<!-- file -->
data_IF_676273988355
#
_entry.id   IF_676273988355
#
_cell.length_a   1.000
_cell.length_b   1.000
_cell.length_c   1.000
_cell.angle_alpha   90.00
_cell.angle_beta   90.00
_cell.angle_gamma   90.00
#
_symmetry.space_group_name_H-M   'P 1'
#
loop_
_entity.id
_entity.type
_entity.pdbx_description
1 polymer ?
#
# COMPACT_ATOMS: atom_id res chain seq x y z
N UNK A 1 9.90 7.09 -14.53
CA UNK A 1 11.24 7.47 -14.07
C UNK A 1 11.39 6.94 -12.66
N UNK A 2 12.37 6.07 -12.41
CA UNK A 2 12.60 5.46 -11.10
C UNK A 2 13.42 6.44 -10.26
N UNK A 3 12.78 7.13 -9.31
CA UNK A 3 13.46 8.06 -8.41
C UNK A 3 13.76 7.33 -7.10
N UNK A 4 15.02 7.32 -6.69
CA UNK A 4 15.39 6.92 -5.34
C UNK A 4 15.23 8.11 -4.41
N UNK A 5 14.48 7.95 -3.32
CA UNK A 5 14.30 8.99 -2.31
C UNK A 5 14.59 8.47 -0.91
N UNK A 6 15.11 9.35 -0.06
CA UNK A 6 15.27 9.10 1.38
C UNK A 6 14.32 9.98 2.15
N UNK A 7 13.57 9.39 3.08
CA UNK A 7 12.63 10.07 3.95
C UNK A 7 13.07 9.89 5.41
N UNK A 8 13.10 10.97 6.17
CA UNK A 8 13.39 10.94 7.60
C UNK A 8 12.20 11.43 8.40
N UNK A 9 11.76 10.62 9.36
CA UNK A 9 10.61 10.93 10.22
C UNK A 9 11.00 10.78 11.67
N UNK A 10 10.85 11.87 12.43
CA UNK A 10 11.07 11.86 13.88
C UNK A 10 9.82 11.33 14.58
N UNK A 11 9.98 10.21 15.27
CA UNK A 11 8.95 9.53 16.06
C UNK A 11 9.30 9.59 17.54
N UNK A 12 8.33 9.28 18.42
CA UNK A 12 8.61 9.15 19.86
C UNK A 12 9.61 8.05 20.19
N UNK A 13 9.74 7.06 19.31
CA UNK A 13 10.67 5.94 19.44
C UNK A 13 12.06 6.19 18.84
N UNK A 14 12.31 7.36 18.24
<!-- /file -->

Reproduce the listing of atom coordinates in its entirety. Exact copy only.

data_IF_676273988355
#
_entry.id   IF_676273988355
#
_cell.length_a   1.000
_cell.length_b   1.000
_cell.length_c   1.000
_cell.angle_alpha   90.00
_cell.angle_beta   90.00
_cell.angle_gamma   90.00
#
_symmetry.space_group_name_H-M   'P 1'
#
loop_
_entity.id
_entity.type
_entity.pdbx_description
1 polymer ?
#
# COMPACT_ATOMS: atom_id res chain seq x y z
N UNK A 1 9.90 7.09 -14.53
CA UNK A 1 11.24 7.47 -14.07
C UNK A 1 11.39 6.94 -12.66
N UNK A 2 12.37 6.07 -12.41
CA UNK A 2 12.60 5.46 -11.10
C UNK A 2 13.42 6.44 -10.26
N UNK A 3 12.78 7.13 -9.31
CA UNK A 3 13.46 8.06 -8.41
C UNK A 3 13.76 7.33 -7.10
N UNK A 4 15.02 7.32 -6.69
CA UNK A 4 15.39 6.92 -5.34
C UNK A 4 15.23 8.11 -4.41
N UNK A 5 14.48 7.95 -3.32
CA UNK A 5 14.30 8.99 -2.31
C UNK A 5 14.59 8.47 -0.91
N UNK A 6 15.11 9.35 -0.06
CA UNK A 6 15.27 9.10 1.38
C UNK A 6 14.32 9.98 2.15
N UNK A 7 13.57 9.39 3.08
CA UNK A 7 12.63 10.07 3.95
C UNK A 7 13.07 9.89 5.41
N UNK A 8 13.10 10.97 6.17
CA UNK A 8 13.39 10.94 7.60
C UNK A 8 12.20 11.43 8.40
N UNK A 9 11.76 10.62 9.36
CA UNK A 9 10.61 10.93 10.22
C UNK A 9 11.00 10.78 11.67
N UNK A 10 10.85 11.87 12.43
CA UNK A 10 11.07 11.86 13.88
C UNK A 10 9.82 11.33 14.58
N UNK A 11 9.98 10.21 15.27
CA UNK A 11 8.95 9.53 16.06
C UNK A 11 9.30 9.59 17.54
N UNK A 12 8.33 9.28 18.42
CA UNK A 12 8.61 9.15 19.86
C UNK A 12 9.61 8.05 20.19
N UNK A 13 9.74 7.06 19.31
CA UNK A 13 10.67 5.94 19.44
C UNK A 13 12.06 6.19 18.84
N UNK A 14 12.31 7.36 18.24